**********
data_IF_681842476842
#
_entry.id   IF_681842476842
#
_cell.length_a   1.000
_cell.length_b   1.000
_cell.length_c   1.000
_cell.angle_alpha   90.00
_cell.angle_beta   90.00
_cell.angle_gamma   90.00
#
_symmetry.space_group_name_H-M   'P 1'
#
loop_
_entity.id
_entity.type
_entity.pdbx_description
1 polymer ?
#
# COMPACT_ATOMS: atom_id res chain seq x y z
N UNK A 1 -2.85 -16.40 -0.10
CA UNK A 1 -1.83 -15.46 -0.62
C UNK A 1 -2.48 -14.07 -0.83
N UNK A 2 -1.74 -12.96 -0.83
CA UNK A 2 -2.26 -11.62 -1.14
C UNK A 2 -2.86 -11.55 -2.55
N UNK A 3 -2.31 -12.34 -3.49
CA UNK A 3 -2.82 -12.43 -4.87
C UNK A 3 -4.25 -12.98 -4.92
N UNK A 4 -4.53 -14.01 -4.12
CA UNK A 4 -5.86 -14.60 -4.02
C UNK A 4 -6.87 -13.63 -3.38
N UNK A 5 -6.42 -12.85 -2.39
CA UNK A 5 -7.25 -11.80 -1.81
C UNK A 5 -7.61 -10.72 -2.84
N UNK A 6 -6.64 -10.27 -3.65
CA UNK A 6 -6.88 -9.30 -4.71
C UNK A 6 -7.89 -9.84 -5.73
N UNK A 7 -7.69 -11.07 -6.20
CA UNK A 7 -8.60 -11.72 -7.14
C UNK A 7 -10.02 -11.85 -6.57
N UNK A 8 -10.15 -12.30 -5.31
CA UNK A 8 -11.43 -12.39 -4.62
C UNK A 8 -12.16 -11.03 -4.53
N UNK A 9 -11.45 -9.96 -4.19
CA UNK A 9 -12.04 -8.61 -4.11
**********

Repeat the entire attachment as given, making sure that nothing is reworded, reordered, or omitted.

data_IF_681842476842
#
_entry.id   IF_681842476842
#
_cell.length_a   1.000
_cell.length_b   1.000
_cell.length_c   1.000
_cell.angle_alpha   90.00
_cell.angle_beta   90.00
_cell.angle_gamma   90.00
#
_symmetry.space_group_name_H-M   'P 1'
#
loop_
_entity.id
_entity.type
_entity.pdbx_description
1 polymer ?
#
# COMPACT_ATOMS: atom_id res chain seq x y z
N UNK A 1 -2.85 -16.40 -0.10
CA UNK A 1 -1.83 -15.46 -0.62
C UNK A 1 -2.48 -14.07 -0.83
N UNK A 2 -1.74 -12.96 -0.83
CA UNK A 2 -2.26 -11.62 -1.14
C UNK A 2 -2.86 -11.55 -2.55
N UNK A 3 -2.31 -12.34 -3.49
CA UNK A 3 -2.82 -12.43 -4.87
C UNK A 3 -4.25 -12.98 -4.92
N UNK A 4 -4.53 -14.01 -4.12
CA UNK A 4 -5.86 -14.60 -4.02
C UNK A 4 -6.87 -13.63 -3.38
N UNK A 5 -6.42 -12.85 -2.39
CA UNK A 5 -7.25 -11.80 -1.81
C UNK A 5 -7.61 -10.72 -2.84
N UNK A 6 -6.64 -10.27 -3.65
CA UNK A 6 -6.88 -9.30 -4.71
C UNK A 6 -7.89 -9.84 -5.73
N UNK A 7 -7.69 -11.07 -6.20
CA UNK A 7 -8.60 -11.72 -7.14
C UNK A 7 -10.02 -11.85 -6.57
N UNK A 8 -10.15 -12.30 -5.31
CA UNK A 8 -11.43 -12.39 -4.62
C UNK A 8 -12.16 -11.03 -4.53
N UNK A 9 -11.45 -9.96 -4.19
CA UNK A 9 -12.04 -8.61 -4.11